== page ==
Providing a basis for query design for a systematic review

The past few weeks I’ve been working on the query design for my systematic review on algorithmic accountability. I encountered two problems:

  1. ‘Algorithmic accountability’ is a relatively new term, whereas the problems, themes, concepts which are connected with it, are ofcourse touched upon in earlier work in various disciplines;
  2. I wanted to find a systematic way to approach the query design, which also accounts for the diversity of the fields and terms used to discuss matters related to algorithmic accountability.

I eventually settled on the following approach, using computational methods. Out of the material that was identified as relevant prior to the review, only the articles (27) which included keywords were selected for this exploration.From these articles the collocations of the keywords were extracted.


Collocation mapping
In charting the keywords’ collocations, first the individual keywords were related to the other keywords of the article. For instance if the keywords of an article are ‘big data’, ‘algorithms’, and ‘accountability’, then the relations would be mapped as follows:

big data          –> algorithms
big data          –> accountability
algorithms      –> big data
algorithms      –> accountability
accountability –> big data
accountability –> algorithms


After the relations were prepared, these collocations were mapped in Gephi.

The nodes with the most incoming/outgoing connections (degree >= 35) were then filtered out.

This value of mapping these keywords, is that it gives some perspective on what terms are used in what fields (or, more accurately: with what other kinds of terms, thereby hinting at the field). Four (very rough) clusters could be detected by modularity: one revolving around governance (e.g. government, governance, accountability – though there are also smaller nodes refering to, for instance, journalism). The second cluster deals mainly with legal aspects (e.g. GDPR, right to explanation), the third deals with more general data-related issues (e.g. regulation, automation, surveillance). The last is predominantly dealing with ethics. The interesting thing about this last cluster is that aside from the ethics node, all other nodes in this cluster are from 1 paper (this paper had a lot of keywords, thereby constituting its own cluster) – which also hints at the limitations of this method on its own.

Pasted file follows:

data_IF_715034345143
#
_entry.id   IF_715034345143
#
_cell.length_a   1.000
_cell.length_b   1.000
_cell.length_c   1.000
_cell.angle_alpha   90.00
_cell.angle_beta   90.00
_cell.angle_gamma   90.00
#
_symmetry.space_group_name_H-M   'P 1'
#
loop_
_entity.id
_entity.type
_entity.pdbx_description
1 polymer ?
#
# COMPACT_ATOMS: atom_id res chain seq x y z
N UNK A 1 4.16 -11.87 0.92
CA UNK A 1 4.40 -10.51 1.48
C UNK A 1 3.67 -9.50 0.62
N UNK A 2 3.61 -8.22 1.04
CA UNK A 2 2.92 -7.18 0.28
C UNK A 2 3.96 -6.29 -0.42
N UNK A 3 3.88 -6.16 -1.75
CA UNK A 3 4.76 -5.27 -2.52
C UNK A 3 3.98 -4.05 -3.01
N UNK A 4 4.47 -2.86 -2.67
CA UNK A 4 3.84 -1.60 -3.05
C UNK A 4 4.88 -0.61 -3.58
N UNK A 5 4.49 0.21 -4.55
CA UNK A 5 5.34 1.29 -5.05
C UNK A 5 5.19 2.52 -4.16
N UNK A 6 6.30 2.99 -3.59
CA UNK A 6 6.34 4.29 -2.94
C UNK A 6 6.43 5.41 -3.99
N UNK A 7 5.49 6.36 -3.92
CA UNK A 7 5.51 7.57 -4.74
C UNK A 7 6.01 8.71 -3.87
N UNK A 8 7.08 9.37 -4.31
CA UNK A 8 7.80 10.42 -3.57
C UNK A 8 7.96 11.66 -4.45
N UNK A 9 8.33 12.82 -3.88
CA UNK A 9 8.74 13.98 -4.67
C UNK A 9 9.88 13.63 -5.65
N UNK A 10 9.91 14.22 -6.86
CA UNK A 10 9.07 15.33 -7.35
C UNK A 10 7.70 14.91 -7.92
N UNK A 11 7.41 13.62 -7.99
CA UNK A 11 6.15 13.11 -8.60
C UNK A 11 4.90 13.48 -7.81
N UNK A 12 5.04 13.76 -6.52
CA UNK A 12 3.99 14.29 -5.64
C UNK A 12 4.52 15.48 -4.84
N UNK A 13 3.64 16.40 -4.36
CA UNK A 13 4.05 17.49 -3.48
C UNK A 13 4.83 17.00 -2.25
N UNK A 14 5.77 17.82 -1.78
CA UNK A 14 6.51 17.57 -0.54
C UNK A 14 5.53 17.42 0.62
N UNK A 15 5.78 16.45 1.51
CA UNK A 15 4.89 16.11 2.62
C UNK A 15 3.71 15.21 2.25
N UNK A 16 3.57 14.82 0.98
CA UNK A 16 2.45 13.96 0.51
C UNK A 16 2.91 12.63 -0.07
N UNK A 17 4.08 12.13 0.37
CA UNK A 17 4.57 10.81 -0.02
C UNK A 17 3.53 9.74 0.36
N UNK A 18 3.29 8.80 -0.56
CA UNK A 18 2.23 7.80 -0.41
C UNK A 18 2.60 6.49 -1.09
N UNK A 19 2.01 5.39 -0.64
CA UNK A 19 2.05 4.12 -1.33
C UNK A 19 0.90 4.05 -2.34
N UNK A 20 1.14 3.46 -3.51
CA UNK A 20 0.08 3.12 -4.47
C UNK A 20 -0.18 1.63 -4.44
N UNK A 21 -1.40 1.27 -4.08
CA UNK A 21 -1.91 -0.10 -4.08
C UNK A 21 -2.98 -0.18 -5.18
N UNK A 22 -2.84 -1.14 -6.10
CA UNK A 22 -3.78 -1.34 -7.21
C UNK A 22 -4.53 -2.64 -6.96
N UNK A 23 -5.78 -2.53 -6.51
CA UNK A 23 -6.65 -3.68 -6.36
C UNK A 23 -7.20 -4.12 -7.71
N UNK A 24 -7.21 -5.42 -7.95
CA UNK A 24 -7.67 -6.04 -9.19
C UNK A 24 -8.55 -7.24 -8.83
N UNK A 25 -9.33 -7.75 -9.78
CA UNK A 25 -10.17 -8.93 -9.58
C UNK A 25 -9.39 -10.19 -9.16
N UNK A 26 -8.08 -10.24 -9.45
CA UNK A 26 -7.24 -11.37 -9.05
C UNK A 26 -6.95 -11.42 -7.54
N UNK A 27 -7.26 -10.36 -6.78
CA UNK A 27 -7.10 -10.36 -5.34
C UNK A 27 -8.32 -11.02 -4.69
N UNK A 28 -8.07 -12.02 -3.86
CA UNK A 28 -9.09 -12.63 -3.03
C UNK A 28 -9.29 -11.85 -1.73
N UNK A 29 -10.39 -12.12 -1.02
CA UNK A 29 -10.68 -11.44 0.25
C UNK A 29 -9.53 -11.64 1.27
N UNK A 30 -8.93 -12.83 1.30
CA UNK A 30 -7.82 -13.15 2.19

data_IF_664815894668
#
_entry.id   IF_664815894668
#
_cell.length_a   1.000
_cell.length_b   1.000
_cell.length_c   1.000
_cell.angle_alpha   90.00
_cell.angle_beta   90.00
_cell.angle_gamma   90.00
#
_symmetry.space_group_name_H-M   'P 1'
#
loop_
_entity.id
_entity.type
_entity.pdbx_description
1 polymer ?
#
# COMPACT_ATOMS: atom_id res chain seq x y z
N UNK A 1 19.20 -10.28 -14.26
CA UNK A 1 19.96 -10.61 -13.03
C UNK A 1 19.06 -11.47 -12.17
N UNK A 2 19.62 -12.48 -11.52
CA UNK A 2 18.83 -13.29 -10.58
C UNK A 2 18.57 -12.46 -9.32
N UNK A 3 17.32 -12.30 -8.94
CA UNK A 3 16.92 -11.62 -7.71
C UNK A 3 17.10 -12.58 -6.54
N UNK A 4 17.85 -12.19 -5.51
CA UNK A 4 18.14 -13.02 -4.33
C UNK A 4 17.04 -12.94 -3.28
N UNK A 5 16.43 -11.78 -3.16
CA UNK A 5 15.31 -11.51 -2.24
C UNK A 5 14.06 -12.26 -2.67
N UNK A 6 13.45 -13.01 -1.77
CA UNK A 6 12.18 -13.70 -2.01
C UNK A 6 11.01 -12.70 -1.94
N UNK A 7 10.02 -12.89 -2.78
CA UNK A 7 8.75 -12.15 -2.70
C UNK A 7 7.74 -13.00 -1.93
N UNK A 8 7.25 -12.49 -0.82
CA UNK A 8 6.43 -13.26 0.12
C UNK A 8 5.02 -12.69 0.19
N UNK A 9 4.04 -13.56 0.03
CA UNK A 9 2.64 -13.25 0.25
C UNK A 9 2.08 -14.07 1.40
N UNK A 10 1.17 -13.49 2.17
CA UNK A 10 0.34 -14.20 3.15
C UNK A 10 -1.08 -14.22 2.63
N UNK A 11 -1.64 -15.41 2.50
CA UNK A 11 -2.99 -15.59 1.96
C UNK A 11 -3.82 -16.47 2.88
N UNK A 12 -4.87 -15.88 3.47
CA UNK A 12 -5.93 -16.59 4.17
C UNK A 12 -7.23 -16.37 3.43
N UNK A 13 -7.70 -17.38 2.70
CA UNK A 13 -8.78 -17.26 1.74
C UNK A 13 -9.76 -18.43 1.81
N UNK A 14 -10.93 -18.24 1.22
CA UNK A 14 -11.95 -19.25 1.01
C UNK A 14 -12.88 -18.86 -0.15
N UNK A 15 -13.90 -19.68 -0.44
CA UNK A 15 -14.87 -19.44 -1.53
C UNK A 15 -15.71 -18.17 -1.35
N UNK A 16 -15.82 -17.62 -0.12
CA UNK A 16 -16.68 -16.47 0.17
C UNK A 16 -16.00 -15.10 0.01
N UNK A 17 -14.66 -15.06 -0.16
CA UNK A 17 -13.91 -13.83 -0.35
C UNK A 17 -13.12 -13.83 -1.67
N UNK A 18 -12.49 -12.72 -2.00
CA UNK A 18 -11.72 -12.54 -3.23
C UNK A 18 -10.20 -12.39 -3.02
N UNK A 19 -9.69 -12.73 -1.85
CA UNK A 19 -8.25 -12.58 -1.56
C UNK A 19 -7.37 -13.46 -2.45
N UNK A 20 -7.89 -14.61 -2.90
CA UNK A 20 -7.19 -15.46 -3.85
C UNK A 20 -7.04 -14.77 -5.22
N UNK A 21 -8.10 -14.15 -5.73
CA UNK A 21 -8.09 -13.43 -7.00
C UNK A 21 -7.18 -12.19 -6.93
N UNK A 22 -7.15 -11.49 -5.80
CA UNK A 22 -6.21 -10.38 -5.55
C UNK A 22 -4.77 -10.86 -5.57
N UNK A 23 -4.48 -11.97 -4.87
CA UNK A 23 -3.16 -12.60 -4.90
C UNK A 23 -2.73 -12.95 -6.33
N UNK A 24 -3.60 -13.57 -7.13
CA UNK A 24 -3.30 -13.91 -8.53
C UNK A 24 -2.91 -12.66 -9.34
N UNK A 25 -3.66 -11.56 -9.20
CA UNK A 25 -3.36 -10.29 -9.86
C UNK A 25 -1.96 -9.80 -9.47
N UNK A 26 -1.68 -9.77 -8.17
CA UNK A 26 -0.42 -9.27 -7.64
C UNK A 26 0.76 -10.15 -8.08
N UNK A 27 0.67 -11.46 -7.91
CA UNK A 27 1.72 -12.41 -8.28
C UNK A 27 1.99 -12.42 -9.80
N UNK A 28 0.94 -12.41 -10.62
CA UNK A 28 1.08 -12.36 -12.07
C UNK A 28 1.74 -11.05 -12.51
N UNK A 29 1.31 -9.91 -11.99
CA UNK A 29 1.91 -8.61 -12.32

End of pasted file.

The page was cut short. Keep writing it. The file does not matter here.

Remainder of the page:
While the mapping provides some insight into which terms are used in what kinds of debates, it doesn’t really point as of yet to what combinations might be fruitful for query design. Thus, subsequently, the edges table was exported from Gephi, and the edge weight was used as a measure to determine the strength of the relations between keywords. The double relations (a –> b / b –> a) were resolved and their edge weight was added together.


Now, I have a systematic basis for deciding upon my query, for I can demonstrate which terms seem to be more strongly connected. Which doesn’t mean that likely it’s still going to be hard, but atleast I have some more grounding!

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